Dan Pink in his book Drive pointed out that, “for artists, inventors, school children, and the rest of us, intrinsic motivation–the drive to do something because it is interesting, challenging, and absorbing–is essential for high level creativity.” Which is why it seemed like a good idea to prioritize time for teachers to collaborate in action research teams to explore areas of interest as part of their professional learning this year.
In addition to being an attribute of the IB learner profile for students, inquiry is a skill and disposition we value and want to practice as adult learners too. We know that getting good at something takes time and effort. So, during our PD days at the beginning of the year we generated ideas to pursue through inquiry. Topics ranged from targeted feedback and wellness to integrating the Sustainable Development Goals and living the UNIS Hanoi vision, mission and values.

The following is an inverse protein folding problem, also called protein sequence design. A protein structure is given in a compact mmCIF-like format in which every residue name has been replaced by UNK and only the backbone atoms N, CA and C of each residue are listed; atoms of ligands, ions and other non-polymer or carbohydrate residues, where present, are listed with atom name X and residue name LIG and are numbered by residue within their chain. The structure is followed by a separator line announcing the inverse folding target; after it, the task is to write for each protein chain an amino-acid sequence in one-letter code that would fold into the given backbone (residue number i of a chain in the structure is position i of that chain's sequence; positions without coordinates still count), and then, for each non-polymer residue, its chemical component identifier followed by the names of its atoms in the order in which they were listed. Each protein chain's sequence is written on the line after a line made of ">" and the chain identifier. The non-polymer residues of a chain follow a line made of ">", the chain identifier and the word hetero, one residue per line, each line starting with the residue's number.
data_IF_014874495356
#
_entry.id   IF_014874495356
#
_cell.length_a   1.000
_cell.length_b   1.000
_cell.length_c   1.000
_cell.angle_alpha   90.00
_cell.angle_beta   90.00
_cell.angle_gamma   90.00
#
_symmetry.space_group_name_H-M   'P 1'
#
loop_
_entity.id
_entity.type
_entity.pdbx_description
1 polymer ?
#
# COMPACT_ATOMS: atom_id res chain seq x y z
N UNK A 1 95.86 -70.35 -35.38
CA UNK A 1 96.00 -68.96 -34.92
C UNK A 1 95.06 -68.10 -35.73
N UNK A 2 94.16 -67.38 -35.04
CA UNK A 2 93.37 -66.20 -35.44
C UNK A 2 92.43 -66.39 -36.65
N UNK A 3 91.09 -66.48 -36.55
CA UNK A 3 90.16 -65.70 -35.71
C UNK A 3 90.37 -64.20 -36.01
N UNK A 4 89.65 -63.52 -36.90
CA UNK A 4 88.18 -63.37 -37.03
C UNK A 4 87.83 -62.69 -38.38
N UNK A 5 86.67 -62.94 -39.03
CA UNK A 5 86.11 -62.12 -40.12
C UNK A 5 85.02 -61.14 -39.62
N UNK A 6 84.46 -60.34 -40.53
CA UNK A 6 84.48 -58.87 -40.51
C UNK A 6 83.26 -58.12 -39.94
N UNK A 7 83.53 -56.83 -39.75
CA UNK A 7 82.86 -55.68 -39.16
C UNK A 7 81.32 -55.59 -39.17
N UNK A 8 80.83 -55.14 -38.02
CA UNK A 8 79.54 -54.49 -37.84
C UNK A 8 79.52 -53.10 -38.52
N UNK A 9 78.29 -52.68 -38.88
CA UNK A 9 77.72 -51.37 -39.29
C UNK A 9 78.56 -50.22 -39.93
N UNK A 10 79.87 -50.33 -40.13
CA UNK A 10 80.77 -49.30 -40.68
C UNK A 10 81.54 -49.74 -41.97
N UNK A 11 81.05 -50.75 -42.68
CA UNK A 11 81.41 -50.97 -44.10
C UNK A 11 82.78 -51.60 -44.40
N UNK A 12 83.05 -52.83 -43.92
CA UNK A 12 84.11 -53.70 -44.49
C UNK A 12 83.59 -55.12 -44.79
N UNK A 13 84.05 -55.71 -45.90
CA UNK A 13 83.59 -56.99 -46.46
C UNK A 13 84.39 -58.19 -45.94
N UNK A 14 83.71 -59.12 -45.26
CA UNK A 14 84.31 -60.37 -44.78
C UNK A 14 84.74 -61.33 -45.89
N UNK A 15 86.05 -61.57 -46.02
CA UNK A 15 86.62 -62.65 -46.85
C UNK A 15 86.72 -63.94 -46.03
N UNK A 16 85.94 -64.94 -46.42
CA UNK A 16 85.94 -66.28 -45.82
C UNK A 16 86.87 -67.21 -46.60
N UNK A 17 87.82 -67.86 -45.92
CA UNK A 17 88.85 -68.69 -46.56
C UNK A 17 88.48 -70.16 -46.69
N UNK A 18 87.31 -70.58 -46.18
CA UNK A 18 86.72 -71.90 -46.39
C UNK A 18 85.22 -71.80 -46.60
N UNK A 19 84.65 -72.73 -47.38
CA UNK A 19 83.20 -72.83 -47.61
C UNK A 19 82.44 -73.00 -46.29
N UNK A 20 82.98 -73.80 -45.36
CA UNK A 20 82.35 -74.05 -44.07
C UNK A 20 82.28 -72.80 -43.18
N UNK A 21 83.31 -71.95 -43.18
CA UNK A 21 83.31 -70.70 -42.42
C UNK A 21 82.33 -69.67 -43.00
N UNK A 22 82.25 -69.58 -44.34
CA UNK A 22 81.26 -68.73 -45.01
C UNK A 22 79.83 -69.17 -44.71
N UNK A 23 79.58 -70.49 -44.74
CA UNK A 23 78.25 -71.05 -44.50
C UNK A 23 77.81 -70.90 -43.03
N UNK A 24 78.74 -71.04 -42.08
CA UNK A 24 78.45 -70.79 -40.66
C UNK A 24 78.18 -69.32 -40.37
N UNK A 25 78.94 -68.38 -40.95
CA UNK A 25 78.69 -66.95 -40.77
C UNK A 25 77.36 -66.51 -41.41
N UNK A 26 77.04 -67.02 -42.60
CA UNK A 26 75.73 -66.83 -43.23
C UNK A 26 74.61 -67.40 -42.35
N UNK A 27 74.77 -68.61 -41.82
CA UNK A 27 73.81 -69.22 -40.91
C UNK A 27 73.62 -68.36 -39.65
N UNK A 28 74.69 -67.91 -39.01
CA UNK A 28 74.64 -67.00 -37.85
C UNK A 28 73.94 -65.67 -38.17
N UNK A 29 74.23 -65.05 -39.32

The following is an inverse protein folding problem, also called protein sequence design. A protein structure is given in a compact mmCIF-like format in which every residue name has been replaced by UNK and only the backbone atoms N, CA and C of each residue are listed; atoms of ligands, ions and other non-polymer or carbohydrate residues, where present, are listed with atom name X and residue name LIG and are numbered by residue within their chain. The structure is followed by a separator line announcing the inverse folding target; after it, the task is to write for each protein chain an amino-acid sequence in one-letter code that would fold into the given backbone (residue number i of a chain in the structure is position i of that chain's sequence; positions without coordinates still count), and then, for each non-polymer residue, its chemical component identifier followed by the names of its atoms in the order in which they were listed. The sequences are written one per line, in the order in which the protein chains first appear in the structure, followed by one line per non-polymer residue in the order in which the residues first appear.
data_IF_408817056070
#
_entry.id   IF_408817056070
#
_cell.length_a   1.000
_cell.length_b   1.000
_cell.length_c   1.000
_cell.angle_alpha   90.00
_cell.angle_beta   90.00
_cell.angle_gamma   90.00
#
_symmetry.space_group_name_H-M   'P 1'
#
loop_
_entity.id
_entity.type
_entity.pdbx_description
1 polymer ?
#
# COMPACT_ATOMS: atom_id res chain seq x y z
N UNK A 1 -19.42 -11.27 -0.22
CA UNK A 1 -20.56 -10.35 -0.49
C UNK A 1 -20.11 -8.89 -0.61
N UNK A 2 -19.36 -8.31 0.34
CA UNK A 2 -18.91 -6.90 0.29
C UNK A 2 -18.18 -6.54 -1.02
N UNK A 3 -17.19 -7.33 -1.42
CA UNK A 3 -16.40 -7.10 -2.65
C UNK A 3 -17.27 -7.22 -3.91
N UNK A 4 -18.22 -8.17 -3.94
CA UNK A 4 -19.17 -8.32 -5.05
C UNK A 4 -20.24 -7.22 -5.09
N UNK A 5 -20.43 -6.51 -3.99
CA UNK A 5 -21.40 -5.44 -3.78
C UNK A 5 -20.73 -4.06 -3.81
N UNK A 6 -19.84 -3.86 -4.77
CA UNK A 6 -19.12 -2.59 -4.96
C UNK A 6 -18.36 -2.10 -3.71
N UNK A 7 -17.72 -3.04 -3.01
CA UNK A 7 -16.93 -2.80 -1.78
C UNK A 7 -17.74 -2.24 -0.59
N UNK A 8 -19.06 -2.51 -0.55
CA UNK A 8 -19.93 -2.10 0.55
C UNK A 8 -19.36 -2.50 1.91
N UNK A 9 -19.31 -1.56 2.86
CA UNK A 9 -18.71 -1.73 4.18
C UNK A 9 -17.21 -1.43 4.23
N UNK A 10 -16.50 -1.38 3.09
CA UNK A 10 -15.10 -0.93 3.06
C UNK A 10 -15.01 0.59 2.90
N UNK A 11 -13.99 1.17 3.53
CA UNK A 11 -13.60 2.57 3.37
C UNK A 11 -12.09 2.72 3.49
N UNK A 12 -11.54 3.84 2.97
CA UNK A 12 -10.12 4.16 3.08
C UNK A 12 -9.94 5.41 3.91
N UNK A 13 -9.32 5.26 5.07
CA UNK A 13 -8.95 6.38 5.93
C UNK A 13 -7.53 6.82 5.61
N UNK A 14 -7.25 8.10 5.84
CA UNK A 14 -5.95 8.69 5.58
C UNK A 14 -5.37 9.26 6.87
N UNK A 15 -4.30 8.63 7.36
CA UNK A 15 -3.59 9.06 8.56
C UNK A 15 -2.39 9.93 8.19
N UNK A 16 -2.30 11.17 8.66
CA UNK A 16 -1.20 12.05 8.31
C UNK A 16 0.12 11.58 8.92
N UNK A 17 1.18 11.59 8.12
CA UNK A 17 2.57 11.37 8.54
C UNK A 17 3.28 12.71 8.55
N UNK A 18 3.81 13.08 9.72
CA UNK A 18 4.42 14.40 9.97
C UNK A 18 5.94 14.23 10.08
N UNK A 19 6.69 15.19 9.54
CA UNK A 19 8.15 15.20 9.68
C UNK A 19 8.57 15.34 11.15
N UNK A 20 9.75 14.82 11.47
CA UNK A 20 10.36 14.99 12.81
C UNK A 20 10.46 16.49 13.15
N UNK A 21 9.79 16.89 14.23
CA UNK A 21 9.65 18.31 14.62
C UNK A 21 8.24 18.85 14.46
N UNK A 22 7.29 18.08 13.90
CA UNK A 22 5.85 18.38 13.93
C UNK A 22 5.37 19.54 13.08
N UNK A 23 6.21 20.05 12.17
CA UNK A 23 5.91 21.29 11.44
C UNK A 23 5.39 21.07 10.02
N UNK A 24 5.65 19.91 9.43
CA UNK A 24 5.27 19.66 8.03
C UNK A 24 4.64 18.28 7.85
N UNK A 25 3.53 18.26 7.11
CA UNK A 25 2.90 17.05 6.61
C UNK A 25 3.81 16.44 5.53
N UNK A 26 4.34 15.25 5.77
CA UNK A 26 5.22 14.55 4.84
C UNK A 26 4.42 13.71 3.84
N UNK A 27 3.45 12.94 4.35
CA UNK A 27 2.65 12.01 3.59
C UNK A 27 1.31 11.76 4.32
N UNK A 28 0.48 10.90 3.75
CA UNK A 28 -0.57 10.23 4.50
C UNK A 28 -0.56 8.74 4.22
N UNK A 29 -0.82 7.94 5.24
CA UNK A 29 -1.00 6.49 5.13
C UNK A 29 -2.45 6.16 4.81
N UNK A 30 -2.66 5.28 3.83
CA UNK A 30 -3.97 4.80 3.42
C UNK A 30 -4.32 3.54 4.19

In the following weeks, self organized teams used the Question Formulation Technique to launch their inquiry. The process of inquiry is as important as the topic of focus. So to support our ongoing practice of inquiry, all teams are following some sort of inquiry or action research model–and will offer some feedback on the model’s pros and cons at the end of the inquiry. Model 1: Action research template, model 2: design thinking, model 3: Action research/inquiry cycle, model 4: Action research for PE & sports. (Of course, if teams found another model they wanted to follow that was fine too.)
In the same way that we introduce students to different strategies to support their inquiry, teams are using different models to both learn and reflect on what approaches help inquirers find agency and come up with actionable outcomes.
The Right Questions. October 2014 | Volume 72 | Number 2 http://www.ascd.org/publications/educational-leadership/oct14/vol72/num02/The-Right-Questions.aspx
Teaching Students to Ask Their Own Questions: One small change can yield big result by DAN ROTHSTEIN AND LUZ SANTANA. Volume 27, Number 5. September/October 2011.
The Right Question Institute